At Jihadica, we usually don’t weigh in on policy debates. I’m reluctant to break that tradition but I have a few thoughts on countering violent extremism that I’d like to workshop with Jihadica readers before turning them into something more.
The United States and its allies devote considerable financial and human resources to countering violent extremism (CVE). Nevertheless the definition of CVE is unclear, ranging from fighting bad guys to creating good guys. This lack of precision makes it hard to design, execute, and evaluate CVE programs and makes it easy to slap the CVE label on all manner of initiatives, including many that seem to have little to do with stopping terrorism and might otherwise be cut by Congress. The lack of precision also inhibits thinking about whether the CVE enterprise is worthwhile and what should constitute it.
In the interest of clarifying the activities covered by CVE and encouraging debate on their relative merits, I propose the following definition: Reducing the number of terrorist group supporters through non-coercive means. (I might also propose a new label and acronym for this activity but “CVE” is so bland and prevalent that it’s not worth jettisoning.)
This definition has several things to recommend it:
- It is broad enough to cover most of what people describe as CVE (or, in UK parlance, “Prevent”).
- It is narrow enough to exclude insurgent organizations and gangs that don’t primarily attack civilians for larger political objectives (an activity usually called “terrorism”).
- It suggests a metric: reducing the number of a terrorist group’s supporters. The focus is not on reducing support for ideas, which is difficult to judge, but rather support for specific organizations that embody those ideas and seek their realization, which is easier to document and more closely related to criminal behavior.
- It excludes coercive kinds of “countering” activity that are better left to law enforcement and militaries (e.g. arresting, killing).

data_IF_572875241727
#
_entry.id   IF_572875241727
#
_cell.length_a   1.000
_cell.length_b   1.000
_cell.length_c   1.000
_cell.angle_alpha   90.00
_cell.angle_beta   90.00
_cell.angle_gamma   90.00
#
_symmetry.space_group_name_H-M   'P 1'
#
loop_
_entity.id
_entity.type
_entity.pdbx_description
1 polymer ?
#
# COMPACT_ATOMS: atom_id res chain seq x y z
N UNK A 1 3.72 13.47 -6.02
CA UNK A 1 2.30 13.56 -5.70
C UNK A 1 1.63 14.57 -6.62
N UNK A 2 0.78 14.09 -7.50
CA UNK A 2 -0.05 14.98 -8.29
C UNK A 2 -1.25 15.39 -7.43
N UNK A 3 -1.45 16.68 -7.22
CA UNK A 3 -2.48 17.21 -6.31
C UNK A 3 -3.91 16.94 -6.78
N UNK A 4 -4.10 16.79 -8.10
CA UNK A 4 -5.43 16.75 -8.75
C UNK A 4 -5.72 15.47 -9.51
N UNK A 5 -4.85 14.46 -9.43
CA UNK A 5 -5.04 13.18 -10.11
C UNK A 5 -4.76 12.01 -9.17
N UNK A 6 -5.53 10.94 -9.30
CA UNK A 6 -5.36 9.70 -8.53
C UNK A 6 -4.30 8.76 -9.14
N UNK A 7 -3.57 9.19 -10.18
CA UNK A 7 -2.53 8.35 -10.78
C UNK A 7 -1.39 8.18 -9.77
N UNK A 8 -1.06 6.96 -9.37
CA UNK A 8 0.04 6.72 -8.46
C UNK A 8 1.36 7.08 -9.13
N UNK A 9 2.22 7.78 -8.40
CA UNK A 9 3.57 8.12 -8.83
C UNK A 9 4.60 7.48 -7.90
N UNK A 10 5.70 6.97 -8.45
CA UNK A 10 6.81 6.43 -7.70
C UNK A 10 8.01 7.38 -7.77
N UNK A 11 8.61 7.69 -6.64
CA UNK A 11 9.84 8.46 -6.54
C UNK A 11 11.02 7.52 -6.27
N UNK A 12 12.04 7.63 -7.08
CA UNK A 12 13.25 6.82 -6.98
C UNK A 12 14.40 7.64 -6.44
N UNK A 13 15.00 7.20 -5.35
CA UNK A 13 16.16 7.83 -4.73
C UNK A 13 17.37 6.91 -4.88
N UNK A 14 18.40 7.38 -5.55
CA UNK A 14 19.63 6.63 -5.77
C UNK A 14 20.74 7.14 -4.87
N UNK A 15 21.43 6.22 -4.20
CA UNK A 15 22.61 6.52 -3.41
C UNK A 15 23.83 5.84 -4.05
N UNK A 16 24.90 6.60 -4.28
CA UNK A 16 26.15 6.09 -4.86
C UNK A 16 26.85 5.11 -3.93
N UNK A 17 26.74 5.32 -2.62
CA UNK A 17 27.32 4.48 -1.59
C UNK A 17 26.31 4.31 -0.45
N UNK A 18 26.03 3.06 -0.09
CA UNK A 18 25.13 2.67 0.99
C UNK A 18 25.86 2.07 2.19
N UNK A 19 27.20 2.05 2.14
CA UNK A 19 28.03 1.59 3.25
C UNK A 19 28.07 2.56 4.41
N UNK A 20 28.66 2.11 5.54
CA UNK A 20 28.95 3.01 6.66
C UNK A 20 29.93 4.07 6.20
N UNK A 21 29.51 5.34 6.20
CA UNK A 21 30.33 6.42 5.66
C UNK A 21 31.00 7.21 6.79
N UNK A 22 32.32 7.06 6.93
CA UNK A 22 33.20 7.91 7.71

- It acknowledges that there is a spectrum of support, ranging from lone wolves to bona fide members of a terrorist group. Moreover, support does not necessarily imply criminal behavior. The “supporter” label applies to anyone who expresses uncritical enthusiasm for a terrorist group’s program and actions.
To operationalize this definition of CVE, two questions must be answered. First, what terrorist groups deserve programmatic attention? Typically, they are those deemed to pose the greatest threat to a country. Second, what kinds of supporters deserve programmatic attention? Is it people vulnerable to becoming supporters? People who are becoming supporters? Law-abiding supporters? Criminal supporters? Incarcerated supporters? Answers to these second set of questions vary from country to country, resulting from differing assumptions about who is amenable to positive change and how they are identified; unique laws, national security priorities, and political culture; and competing interests and missions of the country’s institutions. For the U.S. government, CVE programming focuses on people who are vulnerable to becoming supporters of al-Qaeda. (In a follow-up post I will explain why a narrower focus on law-abiding supporters might be more useful.)
There is at least one objection to the definition above: Its resulting programs would not cover terrorists like Anders Breivik or the Unabomber, who did not profess loyalty to, or common cause with, any terrorist group. But ideologically-independent and socially-reclusive lone wolves like these are extremely rare and extremely difficult to detect. If a CVE definition were crafted to cover them, it would be so broad as to be useless, which is the current state of play.